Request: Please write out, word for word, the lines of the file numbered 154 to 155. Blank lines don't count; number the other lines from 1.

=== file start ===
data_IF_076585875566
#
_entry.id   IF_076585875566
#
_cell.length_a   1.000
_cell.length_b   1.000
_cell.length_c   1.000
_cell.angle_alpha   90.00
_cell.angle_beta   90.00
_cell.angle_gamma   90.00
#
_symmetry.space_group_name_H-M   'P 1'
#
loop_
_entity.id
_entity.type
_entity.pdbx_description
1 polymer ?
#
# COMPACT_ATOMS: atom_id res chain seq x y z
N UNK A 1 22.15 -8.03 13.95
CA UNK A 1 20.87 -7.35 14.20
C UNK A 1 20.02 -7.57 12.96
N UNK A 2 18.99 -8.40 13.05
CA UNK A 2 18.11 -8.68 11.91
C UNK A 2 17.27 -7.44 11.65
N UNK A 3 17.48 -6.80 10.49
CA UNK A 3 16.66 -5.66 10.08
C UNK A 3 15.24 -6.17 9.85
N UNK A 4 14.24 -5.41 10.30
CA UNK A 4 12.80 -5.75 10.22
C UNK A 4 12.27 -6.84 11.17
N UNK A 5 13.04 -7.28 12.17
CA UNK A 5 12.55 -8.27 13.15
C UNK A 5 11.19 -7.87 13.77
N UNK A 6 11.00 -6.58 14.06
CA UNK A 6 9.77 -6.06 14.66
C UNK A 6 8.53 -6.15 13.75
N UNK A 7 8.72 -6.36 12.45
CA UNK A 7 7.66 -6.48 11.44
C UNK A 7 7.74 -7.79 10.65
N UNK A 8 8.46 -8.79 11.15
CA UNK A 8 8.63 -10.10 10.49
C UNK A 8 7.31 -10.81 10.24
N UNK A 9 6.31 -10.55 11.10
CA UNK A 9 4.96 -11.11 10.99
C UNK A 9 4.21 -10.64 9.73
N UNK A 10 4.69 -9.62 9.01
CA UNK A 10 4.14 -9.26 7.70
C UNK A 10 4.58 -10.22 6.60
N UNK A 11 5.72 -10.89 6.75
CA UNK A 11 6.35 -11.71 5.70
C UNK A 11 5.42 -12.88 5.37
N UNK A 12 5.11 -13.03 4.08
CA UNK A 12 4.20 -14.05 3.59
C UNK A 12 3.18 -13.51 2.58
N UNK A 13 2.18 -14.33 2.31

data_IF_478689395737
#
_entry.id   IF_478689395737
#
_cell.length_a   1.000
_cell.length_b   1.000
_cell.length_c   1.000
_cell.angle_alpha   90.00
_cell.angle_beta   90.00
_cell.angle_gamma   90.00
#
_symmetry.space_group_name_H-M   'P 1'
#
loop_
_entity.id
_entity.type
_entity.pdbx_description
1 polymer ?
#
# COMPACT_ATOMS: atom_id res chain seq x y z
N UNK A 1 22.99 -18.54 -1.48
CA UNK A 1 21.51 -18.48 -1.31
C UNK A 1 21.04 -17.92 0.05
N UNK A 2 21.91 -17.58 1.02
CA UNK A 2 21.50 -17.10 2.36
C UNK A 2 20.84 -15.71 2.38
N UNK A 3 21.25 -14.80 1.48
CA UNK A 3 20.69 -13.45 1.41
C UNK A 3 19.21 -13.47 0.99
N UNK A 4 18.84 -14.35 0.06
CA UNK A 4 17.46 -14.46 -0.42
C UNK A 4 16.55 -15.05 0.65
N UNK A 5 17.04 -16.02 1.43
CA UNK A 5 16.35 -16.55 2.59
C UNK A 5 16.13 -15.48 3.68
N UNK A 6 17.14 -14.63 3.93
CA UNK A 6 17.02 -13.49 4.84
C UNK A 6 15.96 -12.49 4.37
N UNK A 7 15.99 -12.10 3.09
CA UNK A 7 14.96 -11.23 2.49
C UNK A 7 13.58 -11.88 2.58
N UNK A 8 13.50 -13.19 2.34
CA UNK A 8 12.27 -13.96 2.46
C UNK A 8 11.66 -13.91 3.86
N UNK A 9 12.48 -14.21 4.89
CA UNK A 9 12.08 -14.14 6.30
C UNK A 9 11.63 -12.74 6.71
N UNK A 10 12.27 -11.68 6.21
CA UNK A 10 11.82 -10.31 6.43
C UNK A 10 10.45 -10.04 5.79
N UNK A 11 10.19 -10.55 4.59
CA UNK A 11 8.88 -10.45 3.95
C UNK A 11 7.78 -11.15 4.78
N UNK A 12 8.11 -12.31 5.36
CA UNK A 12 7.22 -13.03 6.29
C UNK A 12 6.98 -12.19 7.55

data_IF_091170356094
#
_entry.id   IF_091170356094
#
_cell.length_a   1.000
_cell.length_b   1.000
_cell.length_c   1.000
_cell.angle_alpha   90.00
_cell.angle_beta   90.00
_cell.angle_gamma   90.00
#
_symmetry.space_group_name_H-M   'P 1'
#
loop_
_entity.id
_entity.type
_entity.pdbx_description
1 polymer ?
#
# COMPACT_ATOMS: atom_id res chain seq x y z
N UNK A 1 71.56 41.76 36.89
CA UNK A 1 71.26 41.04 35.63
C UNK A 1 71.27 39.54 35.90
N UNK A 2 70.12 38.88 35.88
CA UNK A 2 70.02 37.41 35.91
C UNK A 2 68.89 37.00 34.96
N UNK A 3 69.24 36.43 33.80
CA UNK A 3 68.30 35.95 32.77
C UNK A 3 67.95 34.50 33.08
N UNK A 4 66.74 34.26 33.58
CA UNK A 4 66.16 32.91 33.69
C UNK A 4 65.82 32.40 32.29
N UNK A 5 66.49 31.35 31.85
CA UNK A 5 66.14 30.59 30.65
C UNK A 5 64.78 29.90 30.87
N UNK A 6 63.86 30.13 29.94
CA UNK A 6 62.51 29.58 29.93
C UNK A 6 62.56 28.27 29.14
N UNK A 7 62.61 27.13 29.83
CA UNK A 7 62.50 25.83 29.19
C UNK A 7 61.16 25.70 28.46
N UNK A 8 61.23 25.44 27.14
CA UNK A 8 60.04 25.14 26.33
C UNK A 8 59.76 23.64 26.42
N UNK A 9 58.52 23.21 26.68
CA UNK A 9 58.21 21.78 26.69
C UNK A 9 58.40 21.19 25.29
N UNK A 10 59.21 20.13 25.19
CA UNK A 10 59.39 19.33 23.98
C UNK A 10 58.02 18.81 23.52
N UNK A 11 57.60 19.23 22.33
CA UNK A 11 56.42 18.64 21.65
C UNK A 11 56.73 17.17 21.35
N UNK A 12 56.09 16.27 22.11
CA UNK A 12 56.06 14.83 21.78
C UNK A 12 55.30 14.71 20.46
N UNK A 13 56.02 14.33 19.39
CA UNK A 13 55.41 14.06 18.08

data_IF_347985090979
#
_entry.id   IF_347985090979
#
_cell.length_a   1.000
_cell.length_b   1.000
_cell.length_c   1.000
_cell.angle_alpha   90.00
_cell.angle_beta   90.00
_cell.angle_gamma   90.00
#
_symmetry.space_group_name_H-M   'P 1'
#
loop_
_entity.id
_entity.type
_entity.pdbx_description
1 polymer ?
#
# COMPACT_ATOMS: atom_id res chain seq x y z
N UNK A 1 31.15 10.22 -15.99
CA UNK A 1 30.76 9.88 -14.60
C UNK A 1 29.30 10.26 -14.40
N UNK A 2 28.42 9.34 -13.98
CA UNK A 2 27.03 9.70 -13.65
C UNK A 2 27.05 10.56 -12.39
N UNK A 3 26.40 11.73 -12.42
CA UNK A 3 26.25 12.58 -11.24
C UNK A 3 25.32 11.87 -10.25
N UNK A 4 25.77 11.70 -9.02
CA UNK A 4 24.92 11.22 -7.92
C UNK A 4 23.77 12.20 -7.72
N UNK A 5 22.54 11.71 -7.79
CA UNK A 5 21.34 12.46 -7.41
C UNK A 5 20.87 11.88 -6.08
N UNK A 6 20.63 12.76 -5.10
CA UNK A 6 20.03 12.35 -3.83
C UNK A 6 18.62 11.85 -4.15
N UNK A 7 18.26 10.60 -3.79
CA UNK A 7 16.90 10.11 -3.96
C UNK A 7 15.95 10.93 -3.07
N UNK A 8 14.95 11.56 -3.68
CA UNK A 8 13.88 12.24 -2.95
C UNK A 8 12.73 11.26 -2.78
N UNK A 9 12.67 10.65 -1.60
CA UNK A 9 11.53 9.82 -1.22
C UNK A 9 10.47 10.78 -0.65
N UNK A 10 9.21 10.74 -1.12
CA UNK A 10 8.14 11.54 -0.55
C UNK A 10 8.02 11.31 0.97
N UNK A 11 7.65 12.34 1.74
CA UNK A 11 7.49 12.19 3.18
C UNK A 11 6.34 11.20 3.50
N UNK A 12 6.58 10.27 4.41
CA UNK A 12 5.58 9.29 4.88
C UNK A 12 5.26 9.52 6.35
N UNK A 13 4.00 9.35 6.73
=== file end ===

C UNK A 7 61.16 25.70 28.46
N UNK A 8 61.23 25.44 27.14